Stunning ‘To Fall in Love’ at Theatre Lab Embraces Intimacy

What does it really mean to fall in love? If you’re anything like the main and only two characters of Jennifer Lane’s To Fall In Love, Theatre Lab’s long-delayed post-pandemic offering, it means, or at least meant, being able to fill the “black hole” of your heart’s neediness with affection, being passionate enough to write hundreds of poems for someone, or feeling so strongly about someone that you can’t imagine being able to so much as survive without them. 

But having to learn to live without their other half is exactly the threat that the play’s technically-still-married but separated-and-approaching divorce couple must face. Wyatt, the more invested party, has invited his wife Merryn over for a last-ditch experimental effort to save their relationship in the wake of a tragedy that tore the seeming soulmates apart. 

He’s dug up 36 questions famously “proven,” by a study popularized by the New York Times, albeit one with a questionably small sample size, to be able to prompt two people to fall in love if they simply share their honest answers with one another.

Matt Stabile and Niki Fridh. Photo by Julia Rose Photography

While it’s a device that could have easily felt forced, both the script and the actors seemed to treat the whole matter with the awkwardness that such an artificial set-up would warrant. Niki Fridh, showing remarkable range after recently excelling at a series of cartoonish character roles in The Impracticality of Modern Day Mastodons, embodies Merryn as a self-conscious and soft-hearted woman laden with the weight of unthinkable grief. 

Her co-star (and real life husband) Matt Stabile is maybe less obviously transfigured from his baseline persona but plenty effective as the sharper and thornier literature professor Wyatt, whose desperation is the engine the play is fueled by.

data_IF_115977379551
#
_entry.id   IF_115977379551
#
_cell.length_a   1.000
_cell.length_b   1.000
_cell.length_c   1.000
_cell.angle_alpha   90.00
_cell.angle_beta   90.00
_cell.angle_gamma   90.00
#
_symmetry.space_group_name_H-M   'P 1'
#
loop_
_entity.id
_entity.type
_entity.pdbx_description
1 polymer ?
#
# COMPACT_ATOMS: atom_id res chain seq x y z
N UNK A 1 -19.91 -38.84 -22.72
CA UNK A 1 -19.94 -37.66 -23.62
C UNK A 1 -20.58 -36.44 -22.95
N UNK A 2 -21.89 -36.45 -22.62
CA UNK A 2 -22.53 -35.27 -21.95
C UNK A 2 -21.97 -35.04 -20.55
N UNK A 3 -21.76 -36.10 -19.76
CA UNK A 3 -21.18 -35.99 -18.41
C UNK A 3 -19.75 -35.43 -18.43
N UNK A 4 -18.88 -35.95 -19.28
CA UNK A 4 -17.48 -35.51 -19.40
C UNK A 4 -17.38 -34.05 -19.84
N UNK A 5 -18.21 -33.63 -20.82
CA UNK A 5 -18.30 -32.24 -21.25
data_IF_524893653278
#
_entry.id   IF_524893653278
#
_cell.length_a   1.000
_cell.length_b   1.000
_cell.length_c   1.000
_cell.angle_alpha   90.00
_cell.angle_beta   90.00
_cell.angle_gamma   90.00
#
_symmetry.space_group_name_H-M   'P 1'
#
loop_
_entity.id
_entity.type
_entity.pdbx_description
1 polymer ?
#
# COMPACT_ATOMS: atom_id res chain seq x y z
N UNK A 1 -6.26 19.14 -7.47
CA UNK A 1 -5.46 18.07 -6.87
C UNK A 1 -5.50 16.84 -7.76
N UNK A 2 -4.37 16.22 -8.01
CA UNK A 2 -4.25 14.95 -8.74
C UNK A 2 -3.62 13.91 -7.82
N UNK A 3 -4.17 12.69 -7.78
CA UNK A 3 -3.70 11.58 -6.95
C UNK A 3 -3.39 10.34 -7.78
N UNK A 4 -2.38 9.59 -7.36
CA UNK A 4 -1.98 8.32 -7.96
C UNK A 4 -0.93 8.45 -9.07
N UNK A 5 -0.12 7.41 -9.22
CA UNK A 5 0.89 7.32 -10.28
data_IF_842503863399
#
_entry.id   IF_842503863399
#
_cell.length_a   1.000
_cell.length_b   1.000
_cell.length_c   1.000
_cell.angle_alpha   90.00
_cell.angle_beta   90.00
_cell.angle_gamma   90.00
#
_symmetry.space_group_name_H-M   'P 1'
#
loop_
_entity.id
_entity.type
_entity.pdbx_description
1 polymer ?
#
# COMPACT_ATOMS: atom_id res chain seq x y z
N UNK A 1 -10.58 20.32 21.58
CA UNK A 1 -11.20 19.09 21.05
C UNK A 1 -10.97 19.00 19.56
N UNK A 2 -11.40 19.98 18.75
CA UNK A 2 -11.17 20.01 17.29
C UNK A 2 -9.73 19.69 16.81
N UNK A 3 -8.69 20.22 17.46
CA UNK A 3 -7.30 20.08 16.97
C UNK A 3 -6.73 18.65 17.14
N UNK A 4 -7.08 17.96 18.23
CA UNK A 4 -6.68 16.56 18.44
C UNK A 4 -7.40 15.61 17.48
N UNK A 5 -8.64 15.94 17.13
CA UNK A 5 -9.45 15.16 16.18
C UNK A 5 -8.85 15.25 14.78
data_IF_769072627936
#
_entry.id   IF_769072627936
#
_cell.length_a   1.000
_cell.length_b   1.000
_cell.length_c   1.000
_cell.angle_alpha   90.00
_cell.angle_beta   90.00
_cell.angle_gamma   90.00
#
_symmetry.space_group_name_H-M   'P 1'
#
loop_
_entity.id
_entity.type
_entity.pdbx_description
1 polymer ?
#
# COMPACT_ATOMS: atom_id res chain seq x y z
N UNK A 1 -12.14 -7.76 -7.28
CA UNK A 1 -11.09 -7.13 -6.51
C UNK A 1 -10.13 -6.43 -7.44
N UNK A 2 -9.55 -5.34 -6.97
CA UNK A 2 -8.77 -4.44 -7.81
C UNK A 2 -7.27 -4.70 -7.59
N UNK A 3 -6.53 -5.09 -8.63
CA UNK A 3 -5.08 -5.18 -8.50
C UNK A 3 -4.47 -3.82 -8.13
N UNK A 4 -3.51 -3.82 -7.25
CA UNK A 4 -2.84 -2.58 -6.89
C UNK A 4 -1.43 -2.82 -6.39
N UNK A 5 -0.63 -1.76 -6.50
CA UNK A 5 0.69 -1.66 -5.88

Director Louis Tyrrell shapes both performances into a well-paced push-and-pull as the questions serve to unearth the swirling, devastating intensity of the struggling couple. Moments when their deep familiarity allows them to find comfort in one another intertwine with a series of shattering revelations that gradually explain the nature of the horrific event that tore them apart and then pry open each character’s ensuing wounds. 

Just when it seems that the couple can perhaps relearn how to function as a “we,” falling into natural back-and-forths and even indulging in an intense physical reconnection, another layer is peeled away and the more skittish Merryn must distance herself from Wyatt once more. In fact, getting absorbed into the moment with the man who was once her everything is the very thing she is now terrified of, for reasons as understandable as they are heart-rending. 

Matt Stabile and Niki Fridh. Photo by Julia Rose Photography

In the surprisingly effective script, quips about booze, baby pandas, or Wyatt’s under-furnished apartment make for welcome breaks from the play’s more central and sorrowful elements. A few speeches and exchanges came across as a little too measured and poetic to be realistic, which stood out in a play that was so naturalistic otherwise, but far more of the dialogue evocatively captures the unmistakable sensibility of a couple whose intimacy is almost a world unto itself.

As tension builds and grievances are articulated, the moments of love that do emerge begin to feel more and more like the last glowing embers of a fire that may have been extinguished long ago. Just when it seems as if the flames have ceased, though, a powerful but ambiguous conclusion seems to offer at least the chance at a more lasting redemption. You have until this December 12 to see if you can fall in love with this production for yourself.

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